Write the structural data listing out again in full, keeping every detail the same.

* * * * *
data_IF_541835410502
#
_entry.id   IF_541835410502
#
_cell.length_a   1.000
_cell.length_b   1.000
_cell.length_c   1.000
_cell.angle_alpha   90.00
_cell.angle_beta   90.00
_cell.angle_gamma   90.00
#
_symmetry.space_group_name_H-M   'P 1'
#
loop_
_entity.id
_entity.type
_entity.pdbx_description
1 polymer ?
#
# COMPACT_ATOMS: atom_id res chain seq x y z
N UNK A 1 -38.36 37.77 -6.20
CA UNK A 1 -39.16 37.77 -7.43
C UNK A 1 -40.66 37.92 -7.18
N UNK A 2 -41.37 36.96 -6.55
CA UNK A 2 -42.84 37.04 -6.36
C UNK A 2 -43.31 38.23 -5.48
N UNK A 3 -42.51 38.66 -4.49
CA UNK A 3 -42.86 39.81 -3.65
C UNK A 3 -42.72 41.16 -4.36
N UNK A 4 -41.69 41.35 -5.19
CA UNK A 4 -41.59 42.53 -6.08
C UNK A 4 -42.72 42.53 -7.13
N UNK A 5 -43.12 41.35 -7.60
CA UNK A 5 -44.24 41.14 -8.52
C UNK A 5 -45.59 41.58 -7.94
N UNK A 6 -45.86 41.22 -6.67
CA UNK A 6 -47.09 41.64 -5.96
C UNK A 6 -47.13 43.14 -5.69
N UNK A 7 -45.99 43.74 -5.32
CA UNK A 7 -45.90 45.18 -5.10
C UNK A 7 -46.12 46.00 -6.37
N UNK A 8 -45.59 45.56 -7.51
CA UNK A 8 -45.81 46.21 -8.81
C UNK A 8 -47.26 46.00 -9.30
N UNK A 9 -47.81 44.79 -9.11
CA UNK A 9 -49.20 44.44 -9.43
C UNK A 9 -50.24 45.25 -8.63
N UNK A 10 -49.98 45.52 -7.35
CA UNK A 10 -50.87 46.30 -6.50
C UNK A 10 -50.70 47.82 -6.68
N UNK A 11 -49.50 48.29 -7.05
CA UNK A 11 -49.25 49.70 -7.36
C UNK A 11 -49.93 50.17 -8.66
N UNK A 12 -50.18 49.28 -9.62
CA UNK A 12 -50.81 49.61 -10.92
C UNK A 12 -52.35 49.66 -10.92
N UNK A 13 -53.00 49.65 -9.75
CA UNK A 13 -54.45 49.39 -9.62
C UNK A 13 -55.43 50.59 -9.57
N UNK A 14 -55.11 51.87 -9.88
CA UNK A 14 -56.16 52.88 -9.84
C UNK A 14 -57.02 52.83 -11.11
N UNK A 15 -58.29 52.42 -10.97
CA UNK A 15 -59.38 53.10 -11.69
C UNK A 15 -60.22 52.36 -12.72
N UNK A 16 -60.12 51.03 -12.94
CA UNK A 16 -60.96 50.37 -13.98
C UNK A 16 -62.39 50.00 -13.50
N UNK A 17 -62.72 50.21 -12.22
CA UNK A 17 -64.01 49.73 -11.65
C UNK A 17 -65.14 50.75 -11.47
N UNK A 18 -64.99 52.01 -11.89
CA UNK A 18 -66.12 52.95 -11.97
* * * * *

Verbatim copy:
data_IF_541835410502
#
_entry.id   IF_541835410502
#
_cell.length_a   1.000
_cell.length_b   1.000
_cell.length_c   1.000
_cell.angle_alpha   90.00
_cell.angle_beta   90.00
_cell.angle_gamma   90.00
#
_symmetry.space_group_name_H-M   'P 1'
#
loop_
_entity.id
_entity.type
_entity.pdbx_description
1 polymer ?
#
# COMPACT_ATOMS: atom_id res chain seq x y z
N UNK A 1 -38.36 37.77 -6.20
CA UNK A 1 -39.16 37.77 -7.43
C UNK A 1 -40.66 37.92 -7.18
N UNK A 2 -41.37 36.96 -6.55
CA UNK A 2 -42.84 37.04 -6.36
C UNK A 2 -43.31 38.23 -5.48
N UNK A 3 -42.51 38.66 -4.49
CA UNK A 3 -42.86 39.81 -3.65
C UNK A 3 -42.72 41.16 -4.36
N UNK A 4 -41.69 41.35 -5.19
CA UNK A 4 -41.59 42.53 -6.08
C UNK A 4 -42.72 42.53 -7.13
N UNK A 5 -43.12 41.35 -7.60
CA UNK A 5 -44.24 41.14 -8.52
C UNK A 5 -45.59 41.58 -7.94
N UNK A 6 -45.86 41.22 -6.67
CA UNK A 6 -47.09 41.64 -5.96
C UNK A 6 -47.13 43.14 -5.69
N UNK A 7 -45.99 43.74 -5.32
CA UNK A 7 -45.90 45.18 -5.10
C UNK A 7 -46.12 46.00 -6.37
N UNK A 8 -45.59 45.56 -7.51
CA UNK A 8 -45.81 46.21 -8.81
C UNK A 8 -47.26 46.00 -9.30
N UNK A 9 -47.81 44.79 -9.11
CA UNK A 9 -49.20 44.44 -9.43
C UNK A 9 -50.24 45.25 -8.63
N UNK A 10 -49.98 45.52 -7.35
CA UNK A 10 -50.87 46.30 -6.50
C UNK A 10 -50.70 47.82 -6.68
N UNK A 11 -49.50 48.29 -7.05
CA UNK A 11 -49.25 49.70 -7.36
C UNK A 11 -49.93 50.17 -8.66
N UNK A 12 -50.18 49.28 -9.62
CA UNK A 12 -50.81 49.61 -10.92
C UNK A 12 -52.35 49.66 -10.92
N UNK A 13 -53.00 49.65 -9.75
CA UNK A 13 -54.45 49.39 -9.62
C UNK A 13 -55.43 50.59 -9.57
N UNK A 14 -55.11 51.87 -9.88
CA UNK A 14 -56.16 52.88 -9.84
C UNK A 14 -57.02 52.83 -11.11
N UNK A 15 -58.29 52.42 -10.97
CA UNK A 15 -59.38 53.10 -11.69
C UNK A 15 -60.22 52.36 -12.72
N UNK A 16 -60.12 51.03 -12.94
CA UNK A 16 -60.96 50.37 -13.98
C UNK A 16 -62.39 50.00 -13.50
N UNK A 17 -62.72 50.21 -12.22
CA UNK A 17 -64.01 49.73 -11.65
C UNK A 17 -65.14 50.75 -11.47
N UNK A 18 -64.99 52.01 -11.89
CA UNK A 18 -66.12 52.95 -11.97